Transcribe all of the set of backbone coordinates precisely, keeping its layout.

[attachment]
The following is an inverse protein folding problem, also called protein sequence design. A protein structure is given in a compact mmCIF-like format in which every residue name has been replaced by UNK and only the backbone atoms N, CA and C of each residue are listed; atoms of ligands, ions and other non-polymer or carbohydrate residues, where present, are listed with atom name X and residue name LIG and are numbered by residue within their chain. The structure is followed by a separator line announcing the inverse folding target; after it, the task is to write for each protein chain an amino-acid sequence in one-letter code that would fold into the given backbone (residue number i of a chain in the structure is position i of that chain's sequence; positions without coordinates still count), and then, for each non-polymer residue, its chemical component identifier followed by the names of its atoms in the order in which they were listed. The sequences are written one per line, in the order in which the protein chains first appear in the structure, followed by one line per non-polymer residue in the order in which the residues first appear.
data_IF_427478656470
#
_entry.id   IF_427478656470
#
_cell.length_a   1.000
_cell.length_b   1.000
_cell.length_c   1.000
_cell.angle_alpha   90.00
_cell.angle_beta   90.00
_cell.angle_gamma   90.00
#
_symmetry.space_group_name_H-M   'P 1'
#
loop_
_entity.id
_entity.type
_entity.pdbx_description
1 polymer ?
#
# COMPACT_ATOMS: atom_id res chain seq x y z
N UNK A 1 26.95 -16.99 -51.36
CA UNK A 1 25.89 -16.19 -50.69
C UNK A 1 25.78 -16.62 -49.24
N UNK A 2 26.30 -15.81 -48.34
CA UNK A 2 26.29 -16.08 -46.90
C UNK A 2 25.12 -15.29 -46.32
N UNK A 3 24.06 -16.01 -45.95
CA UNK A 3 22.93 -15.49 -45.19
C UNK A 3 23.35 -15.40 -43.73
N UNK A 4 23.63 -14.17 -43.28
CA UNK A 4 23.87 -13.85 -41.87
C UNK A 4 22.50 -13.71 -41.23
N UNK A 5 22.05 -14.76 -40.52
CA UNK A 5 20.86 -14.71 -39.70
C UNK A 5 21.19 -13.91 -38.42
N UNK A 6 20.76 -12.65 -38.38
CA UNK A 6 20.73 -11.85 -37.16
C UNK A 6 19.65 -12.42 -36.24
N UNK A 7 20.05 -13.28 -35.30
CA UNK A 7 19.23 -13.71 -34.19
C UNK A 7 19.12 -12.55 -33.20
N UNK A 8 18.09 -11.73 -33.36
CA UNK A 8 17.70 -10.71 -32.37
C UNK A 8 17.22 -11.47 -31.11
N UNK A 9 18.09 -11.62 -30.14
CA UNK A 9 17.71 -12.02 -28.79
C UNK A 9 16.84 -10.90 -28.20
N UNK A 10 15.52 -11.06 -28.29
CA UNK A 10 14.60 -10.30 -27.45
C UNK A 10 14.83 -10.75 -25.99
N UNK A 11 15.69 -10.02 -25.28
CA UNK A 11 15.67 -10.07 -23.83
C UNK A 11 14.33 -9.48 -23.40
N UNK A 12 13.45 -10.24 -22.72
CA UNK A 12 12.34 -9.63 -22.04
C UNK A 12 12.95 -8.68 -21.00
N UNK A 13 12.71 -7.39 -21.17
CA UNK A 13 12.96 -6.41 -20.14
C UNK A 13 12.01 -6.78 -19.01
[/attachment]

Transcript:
The following is an inverse protein folding problem, also called protein sequence design. A protein structure is given in a compact mmCIF-like format in which every residue name has been replaced by UNK and only the backbone atoms N, CA and C of each residue are listed; atoms of ligands, ions and other non-polymer or carbohydrate residues, where present, are listed with atom name X and residue name LIG and are numbered by residue within their chain. The structure is followed by a separator line announcing the inverse folding target; after it, the task is to write for each protein chain an amino-acid sequence in one-letter code that would fold into the given backbone (residue number i of a chain in the structure is position i of that chain's sequence; positions without coordinates still count), and then, for each non-polymer residue, its chemical component identifier followed by the names of its atoms in the order in which they were listed. The sequences are written one per line, in the order in which the protein chains first appear in the structure, followed by one line per non-polymer residue in the order in which the residues first appear.
data_IF_427478656470
#
_entry.id   IF_427478656470
#
_cell.length_a   1.000
_cell.length_b   1.000
_cell.length_c   1.000
_cell.angle_alpha   90.00
_cell.angle_beta   90.00
_cell.angle_gamma   90.00
#
_symmetry.space_group_name_H-M   'P 1'
#
loop_
_entity.id
_entity.type
_entity.pdbx_description
1 polymer ?
#
# COMPACT_ATOMS: atom_id res chain seq x y z
N UNK A 1 26.95 -16.99 -51.36
CA UNK A 1 25.89 -16.19 -50.69
C UNK A 1 25.78 -16.62 -49.24
N UNK A 2 26.30 -15.81 -48.34
CA UNK A 2 26.29 -16.08 -46.90
C UNK A 2 25.12 -15.29 -46.32
N UNK A 3 24.06 -16.01 -45.95
CA UNK A 3 22.93 -15.49 -45.19
C UNK A 3 23.35 -15.40 -43.73
N UNK A 4 23.63 -14.17 -43.28
CA UNK A 4 23.87 -13.85 -41.87
C UNK A 4 22.50 -13.71 -41.23
N UNK A 5 22.05 -14.76 -40.52
CA UNK A 5 20.86 -14.71 -39.70
C UNK A 5 21.19 -13.91 -38.42
N UNK A 6 20.76 -12.65 -38.38
CA UNK A 6 20.73 -11.85 -37.16
C UNK A 6 19.65 -12.42 -36.24
N UNK A 7 20.05 -13.28 -35.30
CA UNK A 7 19.23 -13.71 -34.19
C UNK A 7 19.12 -12.55 -33.20
N UNK A 8 18.09 -11.73 -33.36
CA UNK A 8 17.70 -10.71 -32.37
C UNK A 8 17.22 -11.47 -31.11
N UNK A 9 18.09 -11.62 -30.14
CA UNK A 9 17.71 -12.02 -28.79
C UNK A 9 16.84 -10.90 -28.20
N UNK A 10 15.52 -11.06 -28.29
CA UNK A 10 14.60 -10.30 -27.45
C UNK A 10 14.83 -10.75 -25.99
N UNK A 11 15.69 -10.02 -25.28
CA UNK A 11 15.67 -10.07 -23.83
C UNK A 11 14.33 -9.48 -23.40
N UNK A 12 13.45 -10.24 -22.72
CA UNK A 12 12.34 -9.63 -22.04
C UNK A 12 12.95 -8.68 -21.00
N UNK A 13 12.71 -7.39 -21.17
CA UNK A 13 12.96 -6.41 -20.14
C UNK A 13 12.01 -6.78 -19.01